John Kirwan (rugby)

Sir John Kirwan
Full name John James Patrick Kirwan
Date of birth (1964-12-16) 16 December 1964
Place of birth Auckland, New Zealand
Height 1.91 m (6 ft 3 in)
Weight 100 kg (15 st 10 lb)
School De La Salle College
Occupation(s) Rugby union coach
Rugby league career
Position Wing
Professional clubs
Years Club / team Caps (points)
199596 Auckland Warriors 35 (52)
Rugby union career
Playing career
Position Wing
New Zealand No. 854
Professional / senior clubs
Years Club / team Caps (points)
Provincial/State sides
Years Club / team Caps (points)
1983–94 Auckland 142
National team(s)
Years Club / team Caps (points)
1984–94 New Zealand 63 (143)
Coaching career
Years Club / team
Blues (assistant)
Italy (assistant)
correct as of 18 November 2013.

Sir John James Patrick Kirwan KNZM MBE (born 16 December 1964) is a New Zealand rugby union coach and former player of both rugby union and rugby league. Kirwan is the former head coach of the Blues in Super Rugby, with a playing career that featured 35 tries in 63 tests for New Zealand, Kirwan is one of the highest try scorers in international rugby union history. He also played for the Auckland Warriors in their first two seasons. In recent years, he has spoken openly about his battles with depression and been honoured for his services to mental health.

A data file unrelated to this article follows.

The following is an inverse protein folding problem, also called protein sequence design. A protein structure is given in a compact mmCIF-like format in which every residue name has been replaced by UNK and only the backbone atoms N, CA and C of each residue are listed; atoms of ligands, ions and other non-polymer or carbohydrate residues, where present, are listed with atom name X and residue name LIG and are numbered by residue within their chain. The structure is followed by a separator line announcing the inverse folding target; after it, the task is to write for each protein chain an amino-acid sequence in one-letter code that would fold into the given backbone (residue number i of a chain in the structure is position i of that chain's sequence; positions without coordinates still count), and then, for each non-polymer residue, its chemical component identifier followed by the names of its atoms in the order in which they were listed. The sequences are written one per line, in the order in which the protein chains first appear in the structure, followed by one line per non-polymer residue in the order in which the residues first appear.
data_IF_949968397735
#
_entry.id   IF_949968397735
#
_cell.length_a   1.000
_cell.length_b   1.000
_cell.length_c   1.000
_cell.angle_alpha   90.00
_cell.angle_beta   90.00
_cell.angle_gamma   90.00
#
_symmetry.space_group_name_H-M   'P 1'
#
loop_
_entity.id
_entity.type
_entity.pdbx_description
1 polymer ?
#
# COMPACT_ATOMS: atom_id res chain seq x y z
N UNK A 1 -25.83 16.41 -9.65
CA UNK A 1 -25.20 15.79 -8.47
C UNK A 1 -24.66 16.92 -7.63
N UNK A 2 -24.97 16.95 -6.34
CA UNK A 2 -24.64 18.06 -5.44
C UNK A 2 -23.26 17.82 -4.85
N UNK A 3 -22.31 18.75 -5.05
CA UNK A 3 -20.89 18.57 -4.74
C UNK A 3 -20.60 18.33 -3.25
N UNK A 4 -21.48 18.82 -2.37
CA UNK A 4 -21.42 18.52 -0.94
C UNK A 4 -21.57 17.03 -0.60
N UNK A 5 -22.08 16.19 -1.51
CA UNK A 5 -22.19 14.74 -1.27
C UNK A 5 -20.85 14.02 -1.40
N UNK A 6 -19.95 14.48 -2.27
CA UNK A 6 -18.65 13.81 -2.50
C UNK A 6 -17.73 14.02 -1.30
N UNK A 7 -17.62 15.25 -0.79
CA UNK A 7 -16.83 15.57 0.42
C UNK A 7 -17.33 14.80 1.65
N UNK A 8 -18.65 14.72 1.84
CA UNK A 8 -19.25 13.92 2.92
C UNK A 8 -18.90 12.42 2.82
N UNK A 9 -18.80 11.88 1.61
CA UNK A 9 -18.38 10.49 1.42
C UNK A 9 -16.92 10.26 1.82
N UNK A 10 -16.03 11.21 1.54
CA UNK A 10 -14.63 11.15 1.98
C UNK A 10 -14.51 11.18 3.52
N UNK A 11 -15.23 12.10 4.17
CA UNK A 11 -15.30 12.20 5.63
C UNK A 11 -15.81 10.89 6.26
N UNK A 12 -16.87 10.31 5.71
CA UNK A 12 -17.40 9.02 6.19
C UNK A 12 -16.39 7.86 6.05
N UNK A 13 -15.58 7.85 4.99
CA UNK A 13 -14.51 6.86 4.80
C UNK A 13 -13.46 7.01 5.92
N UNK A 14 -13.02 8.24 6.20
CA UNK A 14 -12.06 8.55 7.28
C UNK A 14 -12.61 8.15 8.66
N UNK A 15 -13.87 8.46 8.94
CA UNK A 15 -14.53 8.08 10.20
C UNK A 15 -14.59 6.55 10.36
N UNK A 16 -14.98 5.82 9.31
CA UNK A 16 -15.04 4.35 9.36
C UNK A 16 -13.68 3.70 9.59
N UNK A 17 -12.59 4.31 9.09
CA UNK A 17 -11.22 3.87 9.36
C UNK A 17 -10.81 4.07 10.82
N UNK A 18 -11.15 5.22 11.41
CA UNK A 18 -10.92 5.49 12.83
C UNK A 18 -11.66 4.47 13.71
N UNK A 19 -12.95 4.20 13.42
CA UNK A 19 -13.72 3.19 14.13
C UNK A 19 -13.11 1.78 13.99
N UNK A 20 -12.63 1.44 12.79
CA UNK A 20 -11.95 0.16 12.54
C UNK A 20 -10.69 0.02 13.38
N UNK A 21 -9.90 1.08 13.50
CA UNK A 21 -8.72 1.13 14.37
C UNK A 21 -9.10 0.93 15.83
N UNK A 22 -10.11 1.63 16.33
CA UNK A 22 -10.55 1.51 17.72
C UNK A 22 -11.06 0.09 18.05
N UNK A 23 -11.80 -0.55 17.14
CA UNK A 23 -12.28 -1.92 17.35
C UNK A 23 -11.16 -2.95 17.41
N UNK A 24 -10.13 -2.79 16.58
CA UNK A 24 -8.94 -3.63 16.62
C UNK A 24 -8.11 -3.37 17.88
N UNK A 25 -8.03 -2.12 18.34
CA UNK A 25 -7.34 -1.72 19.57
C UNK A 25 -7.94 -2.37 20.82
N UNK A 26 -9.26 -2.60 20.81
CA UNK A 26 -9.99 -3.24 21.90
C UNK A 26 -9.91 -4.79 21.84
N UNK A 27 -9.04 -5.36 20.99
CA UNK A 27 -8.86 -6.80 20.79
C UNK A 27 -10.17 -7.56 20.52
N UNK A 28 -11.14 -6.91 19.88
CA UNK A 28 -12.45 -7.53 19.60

A grandson of Jack Kirwan, who represented New Zealand in rugby league, John Kirwan was educated at De La Salle College, Mangere East in Auckland.[1]

Playing career

Rugby union

Kirwan played for Marist Brothers Old Boys RFC and Auckland domestically, winning 142 caps with the latter during an era when the side dominated the NPC and Ranfurly Shield.

From 1985 to 1989 he played in Italy, at Benetton Treviso. He finished his rugby union playing career with NEC in Japan.

Kirwan made 63 test matches as an All Black from 1984 until 1994. Kirwan played a major role in the All Blacks’ 23 test unbeaten run from 1987 to 1990, scoring 10 tries in five tests against Wales and Australia during 1988. In all he scored 35 test tries for the All Blacks, and 67 tries in total for appearances with the All Blacks, the latter which continues to be the New Zealand record. His total of 199 first class tries remains a New Zealand record.

Kirwan and David Kirk were the only All Blacks not to join the "rebel" Cavaliers team that traveled to apartheid-era South Africa after a New Zealand court held that the All Blacks' playing in that country would be inconsistent with their mission of promoting rugby. As a result, he and Kirk were the only ones not temporarily barred from playing with the All Blacks upon their return.

Rugby league

At age 30 Kirwan signed for the newly formed rugby league club Auckland Warriors for the 1995 ARL season with a mutual option on 1996.[2] Playing on the wing,[3] he was a staunch opponent of the ARL during the Super League war.[4] Kirwan was the 1996 Auckland Warriors season's top try scorer.

Coaching career

In 2001, Kirwan was an assistant coach with the Auckland Blues, his first professional coaching role. In 2002, Kirwan moved to Italy to become the coach of the Italian national rugby team, which under his guidance recorded two victories over Wales in 2003 and Scotland in 2004. After a winless 2005 Six Nations campaign, he was relieved of his managerial duties on 8 April 2005.